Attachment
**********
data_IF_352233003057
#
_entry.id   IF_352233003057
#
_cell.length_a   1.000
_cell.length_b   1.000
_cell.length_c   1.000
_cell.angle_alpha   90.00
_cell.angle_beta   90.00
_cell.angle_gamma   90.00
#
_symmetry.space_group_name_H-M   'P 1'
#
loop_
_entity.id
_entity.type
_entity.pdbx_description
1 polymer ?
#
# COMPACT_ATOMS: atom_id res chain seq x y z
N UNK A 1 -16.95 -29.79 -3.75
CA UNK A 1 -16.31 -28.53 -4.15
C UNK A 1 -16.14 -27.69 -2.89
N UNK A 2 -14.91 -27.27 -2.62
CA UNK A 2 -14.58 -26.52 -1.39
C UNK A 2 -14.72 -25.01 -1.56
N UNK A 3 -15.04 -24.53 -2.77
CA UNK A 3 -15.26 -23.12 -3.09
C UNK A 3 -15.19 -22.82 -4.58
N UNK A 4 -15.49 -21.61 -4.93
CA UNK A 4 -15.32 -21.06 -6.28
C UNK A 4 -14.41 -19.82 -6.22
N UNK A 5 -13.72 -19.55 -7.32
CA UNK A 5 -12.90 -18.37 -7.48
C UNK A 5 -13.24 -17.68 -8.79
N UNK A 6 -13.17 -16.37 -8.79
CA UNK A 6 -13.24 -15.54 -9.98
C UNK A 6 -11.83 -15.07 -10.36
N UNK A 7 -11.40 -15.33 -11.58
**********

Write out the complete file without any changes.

data_IF_352233003057
#
_entry.id   IF_352233003057
#
_cell.length_a   1.000
_cell.length_b   1.000
_cell.length_c   1.000
_cell.angle_alpha   90.00
_cell.angle_beta   90.00
_cell.angle_gamma   90.00
#
_symmetry.space_group_name_H-M   'P 1'
#
loop_
_entity.id
_entity.type
_entity.pdbx_description
1 polymer ?
#
# COMPACT_ATOMS: atom_id res chain seq x y z
N UNK A 1 -16.95 -29.79 -3.75
CA UNK A 1 -16.31 -28.53 -4.15
C UNK A 1 -16.14 -27.69 -2.89
N UNK A 2 -14.91 -27.27 -2.62
CA UNK A 2 -14.58 -26.52 -1.39
C UNK A 2 -14.72 -25.01 -1.56
N UNK A 3 -15.04 -24.53 -2.77
CA UNK A 3 -15.26 -23.12 -3.09
C UNK A 3 -15.19 -22.82 -4.58
N UNK A 4 -15.49 -21.61 -4.93
CA UNK A 4 -15.32 -21.06 -6.28
C UNK A 4 -14.41 -19.82 -6.22
N UNK A 5 -13.72 -19.55 -7.32
CA UNK A 5 -12.90 -18.37 -7.48
C UNK A 5 -13.24 -17.68 -8.79
N UNK A 6 -13.17 -16.37 -8.79
CA UNK A 6 -13.24 -15.54 -9.98
C UNK A 6 -11.83 -15.07 -10.36
N UNK A 7 -11.40 -15.33 -11.58